The fourth cycle of training of OIE National Wildlife Focal Points was held in Lake Nakuru National Park, in the Rift Valley of Kenya. From 22 – 24 November, some 25 English-speaking participants from Africa and the Middle East took part in the three-day course, i.e. Bahrein, Botswana, Gambia, Ghana, Jordan, Kenya, Lebanon, Malawi, Mauritius, Mozambique, Nigeria, Oman, Rwanda, Somalia, South Sudan, Sudan, Tanzania, Uganda, Zambia and Zimbabwe.
The opening ceremony was officiated by the Director of Veterinary Services and OIE Delegate of Kenya, Dr. Kisa Juma Ngeiywa who delivered an opening address, alongside Drs. Ali El-Romeh (OIE Beirut), Walter Masiga (OIE Nairobi), Moetapele Letshwenyo (OIE Gaborone) and Elisabeth Erlacher-Vindel (OIE Paris).
The OIE Science and New Technologies (SNT) and the World Animal Health Information and Analysis (WAHIAD) Departments in Paris delivered the course. In addition to OIE staff from the Paris head office and regional staff from Beirut, Gaborone and Nairobi), contributions were made by two OIE Reference Centres on wildlife (DVTD, South Africa and NWHC, United States), as well as invited regional experts from Kenya (Kenya Wildlife Services, KWS and the “Preparedness and Response” project, funded by USAID).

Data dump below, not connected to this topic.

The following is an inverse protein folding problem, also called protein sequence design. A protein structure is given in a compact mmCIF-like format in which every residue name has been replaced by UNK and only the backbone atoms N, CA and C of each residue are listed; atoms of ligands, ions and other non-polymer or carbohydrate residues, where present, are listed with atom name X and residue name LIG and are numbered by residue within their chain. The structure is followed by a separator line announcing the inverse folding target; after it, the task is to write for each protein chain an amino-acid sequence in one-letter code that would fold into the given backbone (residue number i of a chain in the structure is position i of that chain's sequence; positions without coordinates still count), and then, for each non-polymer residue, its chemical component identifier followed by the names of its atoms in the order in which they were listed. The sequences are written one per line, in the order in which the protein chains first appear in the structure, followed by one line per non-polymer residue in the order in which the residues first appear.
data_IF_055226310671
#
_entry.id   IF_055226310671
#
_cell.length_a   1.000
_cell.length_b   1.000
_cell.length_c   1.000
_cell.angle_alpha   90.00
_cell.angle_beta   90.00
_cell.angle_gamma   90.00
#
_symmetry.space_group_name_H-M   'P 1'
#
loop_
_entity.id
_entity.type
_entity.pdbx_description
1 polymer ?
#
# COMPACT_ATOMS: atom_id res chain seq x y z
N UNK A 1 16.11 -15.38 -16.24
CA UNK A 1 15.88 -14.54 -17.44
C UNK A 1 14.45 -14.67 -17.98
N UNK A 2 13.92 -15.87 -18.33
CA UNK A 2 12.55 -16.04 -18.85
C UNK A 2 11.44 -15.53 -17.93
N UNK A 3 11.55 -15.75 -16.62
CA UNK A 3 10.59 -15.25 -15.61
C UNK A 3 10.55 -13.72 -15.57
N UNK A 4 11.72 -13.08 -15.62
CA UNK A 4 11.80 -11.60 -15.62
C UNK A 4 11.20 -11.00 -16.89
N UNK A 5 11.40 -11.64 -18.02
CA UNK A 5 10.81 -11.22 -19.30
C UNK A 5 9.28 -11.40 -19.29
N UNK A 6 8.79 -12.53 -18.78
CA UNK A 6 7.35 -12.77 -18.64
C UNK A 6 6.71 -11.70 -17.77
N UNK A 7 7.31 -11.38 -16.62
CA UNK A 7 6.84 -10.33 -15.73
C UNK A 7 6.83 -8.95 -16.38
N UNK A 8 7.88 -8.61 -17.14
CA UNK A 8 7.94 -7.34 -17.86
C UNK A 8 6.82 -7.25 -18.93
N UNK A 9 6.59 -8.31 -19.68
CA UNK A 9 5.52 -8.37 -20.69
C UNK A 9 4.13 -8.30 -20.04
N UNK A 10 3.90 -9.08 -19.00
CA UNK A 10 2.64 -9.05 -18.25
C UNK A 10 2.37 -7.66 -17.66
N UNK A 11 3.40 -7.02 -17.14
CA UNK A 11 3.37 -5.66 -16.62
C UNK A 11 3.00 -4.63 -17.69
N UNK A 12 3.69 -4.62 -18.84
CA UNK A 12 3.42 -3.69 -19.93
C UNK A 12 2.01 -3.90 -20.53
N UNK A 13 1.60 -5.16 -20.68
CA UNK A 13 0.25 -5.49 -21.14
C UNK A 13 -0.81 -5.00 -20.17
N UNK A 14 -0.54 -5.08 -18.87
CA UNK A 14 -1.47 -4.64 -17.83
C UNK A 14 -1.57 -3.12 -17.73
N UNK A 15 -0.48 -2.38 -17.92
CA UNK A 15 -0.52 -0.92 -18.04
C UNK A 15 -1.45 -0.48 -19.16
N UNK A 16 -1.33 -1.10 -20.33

The participants also benefited from a video link presentation by from the Convention on International Trade in Endangered Species of Wild Fauna and Flora (CITES) in Geneva, with which the OIE signed a cooperation agreement in December 2015
Group photograph with OIE representatives and the OIE Delegate of Kenya seated on the front row.
National focal points from Kenya, Lebanon, Nigeria, Oman, Rwanda and Tanzania made presentations on specific challenges to wildlife disease surveillance and progress made since the last OIE training of focal points.
The training course was centered around biodiversity, wildlife disease surveillance strategies, wildlife mortality outbreak investigation and wildlife disease diagnostics, with practical exercises conducted in 5 working groups, as well as a specific, interactive session on the surveillance of bovine tuberculosis in wildlife. On the last day, participants were invited to review the use of the wildlife diseases reporting system of the OIE World Animal Health Information System (WAHIS-Wild).
With some of the participants having a long-standing track record in managing animal health in some of the world’s most renowned conservation areas, the workshop turned out to be of a very high technical standard, with vibrant exchanges between scientists and field veterinarians.
The training course was funded by the OIE World Animal Health and Welfare Fund, through grants from the European Commission (the European Parliament’s “Strengthening veterinary services in developing countries” project) and the Republic of Italy, with financial support of the Republic of Kenya and the Kenya Wildlife Services (KWS).
The following training seminar is the one for French-speaking African countries, to be held in Lome, Togo, from January 17 to 19, 2017 .
All pictures © P. Bastiaensen (oie) 2016, except where mentioned otherwise.